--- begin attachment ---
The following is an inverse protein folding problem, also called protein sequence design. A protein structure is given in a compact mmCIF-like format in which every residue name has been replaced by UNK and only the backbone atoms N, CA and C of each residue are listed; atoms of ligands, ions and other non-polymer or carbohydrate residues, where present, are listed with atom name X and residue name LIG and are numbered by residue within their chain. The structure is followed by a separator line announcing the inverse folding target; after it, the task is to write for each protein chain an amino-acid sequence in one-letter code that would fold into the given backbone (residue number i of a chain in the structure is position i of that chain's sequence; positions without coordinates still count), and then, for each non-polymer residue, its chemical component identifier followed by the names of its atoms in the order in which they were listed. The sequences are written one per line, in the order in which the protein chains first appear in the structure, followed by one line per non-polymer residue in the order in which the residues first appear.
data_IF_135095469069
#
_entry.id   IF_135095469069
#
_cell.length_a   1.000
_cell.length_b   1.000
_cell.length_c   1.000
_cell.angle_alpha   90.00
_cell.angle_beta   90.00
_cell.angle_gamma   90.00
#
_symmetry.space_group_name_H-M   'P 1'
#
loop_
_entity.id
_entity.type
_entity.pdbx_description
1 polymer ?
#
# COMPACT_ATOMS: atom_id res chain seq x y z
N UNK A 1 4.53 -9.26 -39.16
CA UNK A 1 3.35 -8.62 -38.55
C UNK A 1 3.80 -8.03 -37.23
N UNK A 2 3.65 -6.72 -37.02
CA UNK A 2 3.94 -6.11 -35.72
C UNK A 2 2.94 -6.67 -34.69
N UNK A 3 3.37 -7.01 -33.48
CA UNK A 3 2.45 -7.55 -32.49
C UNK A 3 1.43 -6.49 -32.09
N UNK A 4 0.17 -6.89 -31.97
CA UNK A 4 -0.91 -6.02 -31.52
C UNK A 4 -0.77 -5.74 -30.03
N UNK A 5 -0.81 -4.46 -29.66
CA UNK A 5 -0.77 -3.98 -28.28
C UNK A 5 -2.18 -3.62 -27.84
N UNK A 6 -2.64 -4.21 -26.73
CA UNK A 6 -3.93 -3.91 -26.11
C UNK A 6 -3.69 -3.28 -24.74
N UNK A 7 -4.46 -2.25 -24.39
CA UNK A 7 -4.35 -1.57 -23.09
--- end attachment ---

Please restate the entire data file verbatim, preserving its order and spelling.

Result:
The following is an inverse protein folding problem, also called protein sequence design. A protein structure is given in a compact mmCIF-like format in which every residue name has been replaced by UNK and only the backbone atoms N, CA and C of each residue are listed; atoms of ligands, ions and other non-polymer or carbohydrate residues, where present, are listed with atom name X and residue name LIG and are numbered by residue within their chain. The structure is followed by a separator line announcing the inverse folding target; after it, the task is to write for each protein chain an amino-acid sequence in one-letter code that would fold into the given backbone (residue number i of a chain in the structure is position i of that chain's sequence; positions without coordinates still count), and then, for each non-polymer residue, its chemical component identifier followed by the names of its atoms in the order in which they were listed. The sequences are written one per line, in the order in which the protein chains first appear in the structure, followed by one line per non-polymer residue in the order in which the residues first appear.
data_IF_135095469069
#
_entry.id   IF_135095469069
#
_cell.length_a   1.000
_cell.length_b   1.000
_cell.length_c   1.000
_cell.angle_alpha   90.00
_cell.angle_beta   90.00
_cell.angle_gamma   90.00
#
_symmetry.space_group_name_H-M   'P 1'
#
loop_
_entity.id
_entity.type
_entity.pdbx_description
1 polymer ?
#
# COMPACT_ATOMS: atom_id res chain seq x y z
N UNK A 1 4.53 -9.26 -39.16
CA UNK A 1 3.35 -8.62 -38.55
C UNK A 1 3.80 -8.03 -37.23
N UNK A 2 3.65 -6.72 -37.02
CA UNK A 2 3.94 -6.11 -35.72
C UNK A 2 2.94 -6.67 -34.69
N UNK A 3 3.37 -7.01 -33.48
CA UNK A 3 2.45 -7.55 -32.49
C UNK A 3 1.43 -6.49 -32.09
N UNK A 4 0.17 -6.89 -31.97
CA UNK A 4 -0.91 -6.02 -31.52
C UNK A 4 -0.77 -5.74 -30.03
N UNK A 5 -0.81 -4.46 -29.66
CA UNK A 5 -0.77 -3.98 -28.28
C UNK A 5 -2.18 -3.62 -27.84
N UNK A 6 -2.64 -4.21 -26.73
CA UNK A 6 -3.93 -3.91 -26.11
C UNK A 6 -3.69 -3.28 -24.74
N UNK A 7 -4.46 -2.25 -24.39
CA UNK A 7 -4.35 -1.57 -23.09